AndWorld Design & Justin Birch:

When I get a book lettered and designed, there is only one company I trust. AndWorld Design. Deron Bennett and his team (that includes Justin) are literally the best in North America at what they do, with Eisners to prove it.


Ron Marz & Chase Marotz:

I’ve known Ron & Chase for years and both have worked for me or with me for years as well. I’m just really lucky and grateful that they were willing to commit their time and energy to making sure I got this done right.



CBY: I really need to dwell on how vibrant and engaging the art is throughout this inaugural issue. There’s an expressive, dynamic quality to the panel layout and angles from everyone involved, and in particular I really love the integration of color into the form of both figures and scenery that Rolando brings to the story. You’ve also got an ensemble of cover artists including a few by Ed Benes, Chris Cross, Paul Pelletier, Bart Sears, Nicoletta Baldari, and even one from Paulina Ganucheau, whose work I always enjoy. How long did it take to pull together all the concept art and cover variants for this project, and what did the process of tapping artists to contribute look like?



DH: It took a while. Getting artists of this caliber is always difficult because they are always busy and booked with work. But, I know people will agree that it was well worth the time, energy, and expense to get every single one of them (and all the others that we plan on surprising people with during the Kickstarter campaign).


I’m glad you love the art. I think Rolo, the Xong Bros, and all the other contributors are some of the best the comic industry has to offer right now. Otherwise, I wouldn’t have asked them to join me. We are making an EVENT here. A GRAPHIC NOVELLA that is going to look GORGEOUS on every page AND sitting on your shelf. Perfect bound, hardcover, dust jacket, spot varnish… all the bells and whistles. I’m taking all my years and years of publishing experience and pouring it into making the BEST package using the BEST printers and the BEST creative talent. Everything about this book is going to scream quality and high end values. I know what an average comic looks like. I have ZERO interest in making a standard comic.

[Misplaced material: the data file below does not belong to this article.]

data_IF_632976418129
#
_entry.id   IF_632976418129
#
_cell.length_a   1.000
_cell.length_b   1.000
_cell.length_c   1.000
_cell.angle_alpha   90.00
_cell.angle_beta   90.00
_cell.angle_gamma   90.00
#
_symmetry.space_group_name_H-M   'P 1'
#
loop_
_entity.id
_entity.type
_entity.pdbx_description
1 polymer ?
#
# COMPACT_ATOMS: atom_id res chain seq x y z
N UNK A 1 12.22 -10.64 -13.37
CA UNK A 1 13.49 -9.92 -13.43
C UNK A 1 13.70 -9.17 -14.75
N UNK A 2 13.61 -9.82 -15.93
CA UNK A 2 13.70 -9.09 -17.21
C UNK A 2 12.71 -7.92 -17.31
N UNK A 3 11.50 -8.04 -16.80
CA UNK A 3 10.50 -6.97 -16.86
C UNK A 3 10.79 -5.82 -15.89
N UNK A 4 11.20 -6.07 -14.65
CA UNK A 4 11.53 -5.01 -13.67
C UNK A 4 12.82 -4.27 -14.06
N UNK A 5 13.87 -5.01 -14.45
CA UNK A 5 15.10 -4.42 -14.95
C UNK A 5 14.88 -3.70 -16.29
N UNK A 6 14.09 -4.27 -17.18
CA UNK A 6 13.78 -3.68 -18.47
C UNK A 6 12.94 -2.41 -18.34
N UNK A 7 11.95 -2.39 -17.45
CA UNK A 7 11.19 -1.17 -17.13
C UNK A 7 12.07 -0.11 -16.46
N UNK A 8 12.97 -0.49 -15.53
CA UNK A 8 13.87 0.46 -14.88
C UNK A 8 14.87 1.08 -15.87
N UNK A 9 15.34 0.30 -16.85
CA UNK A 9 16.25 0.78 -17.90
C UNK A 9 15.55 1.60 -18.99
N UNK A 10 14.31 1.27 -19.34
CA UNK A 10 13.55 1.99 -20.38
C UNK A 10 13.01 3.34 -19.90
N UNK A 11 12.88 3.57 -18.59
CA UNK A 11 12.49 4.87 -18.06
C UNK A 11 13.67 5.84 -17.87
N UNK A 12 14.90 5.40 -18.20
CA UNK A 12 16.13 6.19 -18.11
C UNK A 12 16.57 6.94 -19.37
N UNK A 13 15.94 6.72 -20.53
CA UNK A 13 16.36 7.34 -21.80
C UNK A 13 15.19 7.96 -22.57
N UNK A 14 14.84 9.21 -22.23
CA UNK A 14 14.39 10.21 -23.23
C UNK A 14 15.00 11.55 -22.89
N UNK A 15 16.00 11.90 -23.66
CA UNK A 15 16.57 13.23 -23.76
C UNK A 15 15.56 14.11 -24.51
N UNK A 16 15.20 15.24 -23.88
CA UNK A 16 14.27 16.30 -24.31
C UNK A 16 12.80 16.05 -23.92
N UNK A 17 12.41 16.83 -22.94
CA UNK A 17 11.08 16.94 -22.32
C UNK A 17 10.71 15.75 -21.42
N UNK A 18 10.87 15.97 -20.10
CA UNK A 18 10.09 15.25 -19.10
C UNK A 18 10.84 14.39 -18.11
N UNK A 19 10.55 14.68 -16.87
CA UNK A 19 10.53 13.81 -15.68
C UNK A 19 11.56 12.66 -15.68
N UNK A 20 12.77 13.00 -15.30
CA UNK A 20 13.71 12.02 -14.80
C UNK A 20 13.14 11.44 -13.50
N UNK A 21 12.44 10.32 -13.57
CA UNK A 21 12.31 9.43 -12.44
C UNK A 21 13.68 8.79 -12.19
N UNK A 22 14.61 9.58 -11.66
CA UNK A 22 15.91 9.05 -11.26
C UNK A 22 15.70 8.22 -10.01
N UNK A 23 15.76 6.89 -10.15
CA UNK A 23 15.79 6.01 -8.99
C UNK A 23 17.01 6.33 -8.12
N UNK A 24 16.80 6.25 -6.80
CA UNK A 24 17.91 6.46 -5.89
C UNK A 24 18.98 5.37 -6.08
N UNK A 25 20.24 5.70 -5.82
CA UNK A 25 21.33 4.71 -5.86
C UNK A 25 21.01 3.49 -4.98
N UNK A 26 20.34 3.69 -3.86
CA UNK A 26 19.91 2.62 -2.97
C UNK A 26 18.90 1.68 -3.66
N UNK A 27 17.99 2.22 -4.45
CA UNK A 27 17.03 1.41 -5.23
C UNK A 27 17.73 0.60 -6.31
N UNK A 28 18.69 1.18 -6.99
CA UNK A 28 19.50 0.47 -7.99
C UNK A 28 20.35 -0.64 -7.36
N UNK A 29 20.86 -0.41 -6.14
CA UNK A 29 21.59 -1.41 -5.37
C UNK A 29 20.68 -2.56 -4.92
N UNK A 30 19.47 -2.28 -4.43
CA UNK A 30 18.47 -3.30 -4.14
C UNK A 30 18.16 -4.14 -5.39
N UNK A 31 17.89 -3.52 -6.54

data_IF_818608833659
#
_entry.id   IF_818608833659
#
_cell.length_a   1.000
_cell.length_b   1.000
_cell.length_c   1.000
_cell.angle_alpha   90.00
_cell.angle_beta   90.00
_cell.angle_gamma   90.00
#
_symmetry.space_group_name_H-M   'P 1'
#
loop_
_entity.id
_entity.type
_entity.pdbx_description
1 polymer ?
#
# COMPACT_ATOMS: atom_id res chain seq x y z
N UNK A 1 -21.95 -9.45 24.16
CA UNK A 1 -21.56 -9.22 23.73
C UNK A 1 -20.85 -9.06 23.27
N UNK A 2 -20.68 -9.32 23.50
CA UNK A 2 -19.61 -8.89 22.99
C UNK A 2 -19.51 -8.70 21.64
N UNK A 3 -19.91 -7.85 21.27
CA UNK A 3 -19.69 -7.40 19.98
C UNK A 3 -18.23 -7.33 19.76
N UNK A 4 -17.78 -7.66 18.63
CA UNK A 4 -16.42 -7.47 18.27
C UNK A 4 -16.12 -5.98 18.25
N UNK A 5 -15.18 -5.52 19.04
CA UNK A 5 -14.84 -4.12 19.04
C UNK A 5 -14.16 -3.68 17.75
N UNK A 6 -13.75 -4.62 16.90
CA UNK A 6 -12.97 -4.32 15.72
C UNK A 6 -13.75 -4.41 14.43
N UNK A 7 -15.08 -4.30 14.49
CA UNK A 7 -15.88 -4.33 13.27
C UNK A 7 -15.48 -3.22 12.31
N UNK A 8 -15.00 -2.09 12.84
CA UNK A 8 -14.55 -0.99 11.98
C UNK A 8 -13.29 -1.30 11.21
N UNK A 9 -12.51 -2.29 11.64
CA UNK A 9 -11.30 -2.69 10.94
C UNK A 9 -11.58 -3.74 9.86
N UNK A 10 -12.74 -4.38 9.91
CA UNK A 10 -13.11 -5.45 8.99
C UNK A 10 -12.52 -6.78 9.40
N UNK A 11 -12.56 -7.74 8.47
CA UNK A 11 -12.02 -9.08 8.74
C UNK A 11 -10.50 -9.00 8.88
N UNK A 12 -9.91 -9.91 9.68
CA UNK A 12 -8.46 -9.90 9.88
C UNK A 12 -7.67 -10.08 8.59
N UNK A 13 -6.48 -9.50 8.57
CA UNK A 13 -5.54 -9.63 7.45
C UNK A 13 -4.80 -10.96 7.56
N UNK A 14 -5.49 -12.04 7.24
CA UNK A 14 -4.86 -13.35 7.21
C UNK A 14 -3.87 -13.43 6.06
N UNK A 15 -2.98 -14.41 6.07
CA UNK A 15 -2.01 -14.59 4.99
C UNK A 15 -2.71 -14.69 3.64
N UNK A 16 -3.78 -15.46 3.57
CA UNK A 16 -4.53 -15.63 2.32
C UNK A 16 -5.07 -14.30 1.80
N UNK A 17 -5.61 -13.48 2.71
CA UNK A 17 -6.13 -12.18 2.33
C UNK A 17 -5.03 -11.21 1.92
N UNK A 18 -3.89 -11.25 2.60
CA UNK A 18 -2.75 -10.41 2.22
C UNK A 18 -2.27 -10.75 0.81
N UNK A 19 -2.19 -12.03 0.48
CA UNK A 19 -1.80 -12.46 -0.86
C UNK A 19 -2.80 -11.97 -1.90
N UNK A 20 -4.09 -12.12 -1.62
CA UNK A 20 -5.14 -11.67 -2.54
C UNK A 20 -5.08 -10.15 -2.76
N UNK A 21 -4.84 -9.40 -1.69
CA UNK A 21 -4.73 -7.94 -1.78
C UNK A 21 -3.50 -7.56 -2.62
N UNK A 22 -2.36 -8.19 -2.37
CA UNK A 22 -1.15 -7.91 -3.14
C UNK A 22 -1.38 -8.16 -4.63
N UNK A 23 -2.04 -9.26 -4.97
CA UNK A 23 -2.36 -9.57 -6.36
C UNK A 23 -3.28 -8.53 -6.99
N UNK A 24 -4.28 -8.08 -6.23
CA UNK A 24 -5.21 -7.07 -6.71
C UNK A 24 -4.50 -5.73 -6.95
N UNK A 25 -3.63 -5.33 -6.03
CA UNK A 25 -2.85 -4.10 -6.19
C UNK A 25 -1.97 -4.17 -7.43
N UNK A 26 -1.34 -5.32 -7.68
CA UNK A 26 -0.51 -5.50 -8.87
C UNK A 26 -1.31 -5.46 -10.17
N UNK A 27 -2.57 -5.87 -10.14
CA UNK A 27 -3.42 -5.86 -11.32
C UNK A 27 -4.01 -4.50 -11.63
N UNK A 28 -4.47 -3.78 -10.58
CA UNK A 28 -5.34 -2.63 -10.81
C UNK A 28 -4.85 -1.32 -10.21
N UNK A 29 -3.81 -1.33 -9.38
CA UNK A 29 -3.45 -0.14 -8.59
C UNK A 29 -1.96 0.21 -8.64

CBY: I'm glad I got to give things a read, and I can say that it definitely stands apart from other titles on the market. Through your time at Ape Entertainment and IDW, you had the opportunity to acquaint yourself with a variety of other narrative worlds. What sort of considerations always came into play with the other stakeholders managing existing intellectual property? How do you find the approach different when handling your own IP and directing its development with greater creative control?



DH: When working with licensors or with creators on their own books, my role is always from the assist position. I suggest, I cajole, I cheerlead, but rarely do I insist. It’s not for me to ultimately decide what the final product should be when it’s someone else’s book or property.


With Super Kaiju Rock n Roller Derby Fun Time Go! I am in that ownership role. I can and do insist that everything be exactly as I think it should be. Everything of the highest quality. The only other person who has as much say in the STORY as me is Rolo. While I may be the creator of the project, Rolo and I are the author of the book TOGETHER and so I defer to him on the matters he thinks are important. He’s never steered us wrong.



CBY: It’s worth acknowledging the Fun Time Go! component of the title is central to the branding. You’ve also got The Corner Box podcast going with over thirty episodes since launching last September. Is there anything else from amidst your upcoming or recent releases you’d like to share?



DH: Nope! That first link should get you wherever you want to go!



CBY: I know we’ve dug pretty thoroughly into the realm of influence and inspiration as we unpacked how this title came to be. However, to close, I always like to open things up. So, separately from Super Kaiju Rock n Roller Derby Fun Time Go!, what comics and other media are you enjoying lately? From your recent creative exploration, what should our readers make sure they don’t miss?



DH: I just rediscovered Bigfoot and Wildboy, an old Sid & Marty Kroft series-within-a-series from the late 70’s. It’s even more nuts than you think it sounds. I’ve also recently discovered 90’s Japanese V-Cinema which walks up to low budget, schlock filmmaking and says “Hold my beer”.



CBY: That sounds fantastic, so hopefully our readers check it out. David, thanks for joining us in the Yeti Cave today! For all our readers whose curiosity is piqued, your Kickstarter campaign is set to notify on launch, and if there are other links to portfolio, publication, or social media links you’d like people to see, please let us know below.



DH: If you want to guarantee getting the Early Bird discount without the stress of actually having to be early to the Kickstarter launch AND get a cool, exclusive, all-access wristband you can go to the $1 reservation page here - https://get.funtimego.com/ There’s also some art and a little story description and possibly even more general braggadocio than you’ll find in this interview if such a thing is possible.